Since the publication of Leontief ’s paradoxical results in 1953, a voluminous  body of both theoretical  and empirical literature has emerged on the subject. From this literature, several responses to Leontief ’s paradox can be useful in interpreting the validity of the H-O theorem.  The first of these  criticizes  the  choice  of data. The argument is that 1947 was not a normal year because the global economy was still recovering from World  War  II. Leontief ’s  response  to this  criticism was to conduct  a second investigation in 1956 using 1951 trade data. His paradoxical findings persisted.

A second response to the Leontief paradox is anchored in the classification of factors of production into two broad categories: labor and capital. This criticism has given rise to the generalized factor-endowment model that takes into account many sub varieties of capital, land, and human factors, and recognizes that factor endowments  change over time as a result of  technological  endowments.   Specifically, economists  have argued  that  capital  needs  to  be viewed more broadly to include highly skilled labor as a form of (human)  capital. This can help to partly explain Leontief ’s  results:  exports  that  were relatively labor intensive  can be reinterpreted as relatively human-capital intensive and not necessarily intensive in the use of unskilled labor.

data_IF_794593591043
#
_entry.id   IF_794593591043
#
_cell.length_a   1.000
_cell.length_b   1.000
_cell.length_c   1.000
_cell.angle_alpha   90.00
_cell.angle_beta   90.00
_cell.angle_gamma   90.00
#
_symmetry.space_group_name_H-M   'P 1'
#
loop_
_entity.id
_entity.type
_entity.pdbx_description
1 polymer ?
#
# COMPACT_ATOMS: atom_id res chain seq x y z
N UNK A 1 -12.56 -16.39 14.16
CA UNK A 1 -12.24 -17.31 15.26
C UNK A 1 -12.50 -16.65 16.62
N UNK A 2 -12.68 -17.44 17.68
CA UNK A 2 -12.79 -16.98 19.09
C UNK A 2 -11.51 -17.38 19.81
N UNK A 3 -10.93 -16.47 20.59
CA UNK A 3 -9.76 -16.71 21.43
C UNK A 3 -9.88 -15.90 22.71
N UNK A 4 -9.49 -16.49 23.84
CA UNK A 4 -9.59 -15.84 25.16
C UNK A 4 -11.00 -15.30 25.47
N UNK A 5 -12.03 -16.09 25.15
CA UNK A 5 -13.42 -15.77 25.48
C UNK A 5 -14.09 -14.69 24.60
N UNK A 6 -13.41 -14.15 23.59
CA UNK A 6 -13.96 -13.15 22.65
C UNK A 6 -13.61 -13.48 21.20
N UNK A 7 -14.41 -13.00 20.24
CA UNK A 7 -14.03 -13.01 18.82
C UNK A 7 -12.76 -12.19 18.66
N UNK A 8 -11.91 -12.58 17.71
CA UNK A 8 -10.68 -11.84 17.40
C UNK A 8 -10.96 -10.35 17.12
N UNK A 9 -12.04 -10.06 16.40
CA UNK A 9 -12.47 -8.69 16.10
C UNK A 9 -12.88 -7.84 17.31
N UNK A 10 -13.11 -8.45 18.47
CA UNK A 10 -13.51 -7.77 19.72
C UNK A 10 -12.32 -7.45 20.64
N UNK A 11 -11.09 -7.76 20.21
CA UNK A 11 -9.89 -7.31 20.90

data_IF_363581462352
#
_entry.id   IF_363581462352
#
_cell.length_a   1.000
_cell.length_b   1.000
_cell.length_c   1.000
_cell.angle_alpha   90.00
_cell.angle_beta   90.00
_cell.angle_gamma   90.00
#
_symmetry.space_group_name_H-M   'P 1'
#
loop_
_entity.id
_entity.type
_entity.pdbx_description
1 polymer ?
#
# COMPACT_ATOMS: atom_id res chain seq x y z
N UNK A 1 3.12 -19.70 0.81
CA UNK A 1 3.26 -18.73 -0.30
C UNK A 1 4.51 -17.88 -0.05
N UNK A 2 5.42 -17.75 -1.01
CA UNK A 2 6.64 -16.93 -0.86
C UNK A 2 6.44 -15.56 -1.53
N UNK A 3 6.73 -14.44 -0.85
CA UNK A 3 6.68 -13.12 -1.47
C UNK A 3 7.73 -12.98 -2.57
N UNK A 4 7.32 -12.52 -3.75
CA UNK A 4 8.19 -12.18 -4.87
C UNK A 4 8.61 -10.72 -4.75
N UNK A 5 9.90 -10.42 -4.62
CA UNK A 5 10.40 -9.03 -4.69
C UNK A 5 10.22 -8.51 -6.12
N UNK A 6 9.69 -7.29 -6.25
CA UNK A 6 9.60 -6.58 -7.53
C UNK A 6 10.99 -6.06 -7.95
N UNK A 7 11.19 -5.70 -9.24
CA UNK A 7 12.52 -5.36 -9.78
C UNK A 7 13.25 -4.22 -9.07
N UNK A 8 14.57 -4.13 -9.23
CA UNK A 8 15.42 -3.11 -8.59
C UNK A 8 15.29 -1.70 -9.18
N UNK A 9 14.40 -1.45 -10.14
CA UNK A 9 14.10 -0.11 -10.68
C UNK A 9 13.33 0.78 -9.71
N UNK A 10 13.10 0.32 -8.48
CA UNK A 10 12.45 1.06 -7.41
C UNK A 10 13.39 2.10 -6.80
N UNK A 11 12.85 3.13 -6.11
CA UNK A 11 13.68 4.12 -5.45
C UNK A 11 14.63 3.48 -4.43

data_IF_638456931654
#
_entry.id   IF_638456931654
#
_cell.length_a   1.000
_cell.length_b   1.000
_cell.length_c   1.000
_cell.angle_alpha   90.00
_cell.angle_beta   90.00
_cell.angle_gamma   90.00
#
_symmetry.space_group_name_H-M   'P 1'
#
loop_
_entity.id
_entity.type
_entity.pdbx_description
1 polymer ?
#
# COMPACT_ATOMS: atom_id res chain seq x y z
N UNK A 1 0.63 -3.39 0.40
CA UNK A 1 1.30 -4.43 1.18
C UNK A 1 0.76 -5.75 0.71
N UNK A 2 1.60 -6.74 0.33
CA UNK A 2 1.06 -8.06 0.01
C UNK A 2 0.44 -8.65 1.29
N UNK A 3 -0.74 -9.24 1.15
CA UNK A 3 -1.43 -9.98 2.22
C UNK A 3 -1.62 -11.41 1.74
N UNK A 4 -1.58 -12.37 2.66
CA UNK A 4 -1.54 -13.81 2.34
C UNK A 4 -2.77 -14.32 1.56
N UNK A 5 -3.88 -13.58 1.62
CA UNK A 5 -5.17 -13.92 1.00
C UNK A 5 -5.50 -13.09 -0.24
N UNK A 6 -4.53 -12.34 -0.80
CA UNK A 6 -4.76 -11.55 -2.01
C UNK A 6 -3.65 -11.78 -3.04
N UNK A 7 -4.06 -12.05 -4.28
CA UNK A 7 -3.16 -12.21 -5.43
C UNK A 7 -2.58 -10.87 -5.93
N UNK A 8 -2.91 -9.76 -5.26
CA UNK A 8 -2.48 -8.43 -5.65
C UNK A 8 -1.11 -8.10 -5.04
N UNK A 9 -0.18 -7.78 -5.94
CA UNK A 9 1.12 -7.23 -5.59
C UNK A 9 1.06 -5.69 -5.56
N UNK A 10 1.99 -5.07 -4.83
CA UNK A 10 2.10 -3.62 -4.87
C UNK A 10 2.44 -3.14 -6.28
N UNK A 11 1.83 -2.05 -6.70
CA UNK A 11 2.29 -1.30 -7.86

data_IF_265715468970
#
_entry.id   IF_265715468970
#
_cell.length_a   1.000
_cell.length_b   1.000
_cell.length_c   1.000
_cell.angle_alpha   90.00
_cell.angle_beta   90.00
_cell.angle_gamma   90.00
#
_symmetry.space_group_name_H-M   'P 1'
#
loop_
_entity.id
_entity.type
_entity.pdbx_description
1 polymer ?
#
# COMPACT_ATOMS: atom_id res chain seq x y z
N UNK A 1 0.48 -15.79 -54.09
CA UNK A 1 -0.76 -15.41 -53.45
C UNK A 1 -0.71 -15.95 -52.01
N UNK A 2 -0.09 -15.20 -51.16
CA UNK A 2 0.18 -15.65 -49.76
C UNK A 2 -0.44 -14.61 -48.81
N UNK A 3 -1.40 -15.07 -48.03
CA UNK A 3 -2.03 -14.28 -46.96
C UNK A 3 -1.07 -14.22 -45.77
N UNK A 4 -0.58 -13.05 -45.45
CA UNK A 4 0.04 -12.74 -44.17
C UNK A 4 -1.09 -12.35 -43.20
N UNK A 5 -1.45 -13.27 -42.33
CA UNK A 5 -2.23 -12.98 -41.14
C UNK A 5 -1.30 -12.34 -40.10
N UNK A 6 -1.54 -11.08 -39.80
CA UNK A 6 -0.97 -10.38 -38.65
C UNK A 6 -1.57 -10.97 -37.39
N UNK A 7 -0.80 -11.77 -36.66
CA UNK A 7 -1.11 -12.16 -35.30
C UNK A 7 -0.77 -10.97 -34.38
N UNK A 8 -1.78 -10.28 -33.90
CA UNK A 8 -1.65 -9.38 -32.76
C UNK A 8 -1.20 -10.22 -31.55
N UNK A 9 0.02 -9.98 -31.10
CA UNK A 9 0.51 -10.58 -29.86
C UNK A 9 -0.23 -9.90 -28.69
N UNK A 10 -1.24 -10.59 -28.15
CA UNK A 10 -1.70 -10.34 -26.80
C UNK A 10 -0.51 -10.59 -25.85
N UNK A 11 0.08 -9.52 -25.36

Another response to the Leontief paradox has centered on the role of imperfect competition.  The argument  here  is that  trade  provides  a larger  potential market for products, making higher production levels possible (economies of scale), which leads to increased efficiency and competitiveness. This can further help explain Leontief ’s paradox: even though  the United States was capital abundant, imports of capital-intensive goods could have been the result of economies of scale achieved by foreign producers  that gave them a comparative advantage even if their nation was actually labor (not capital) abundant.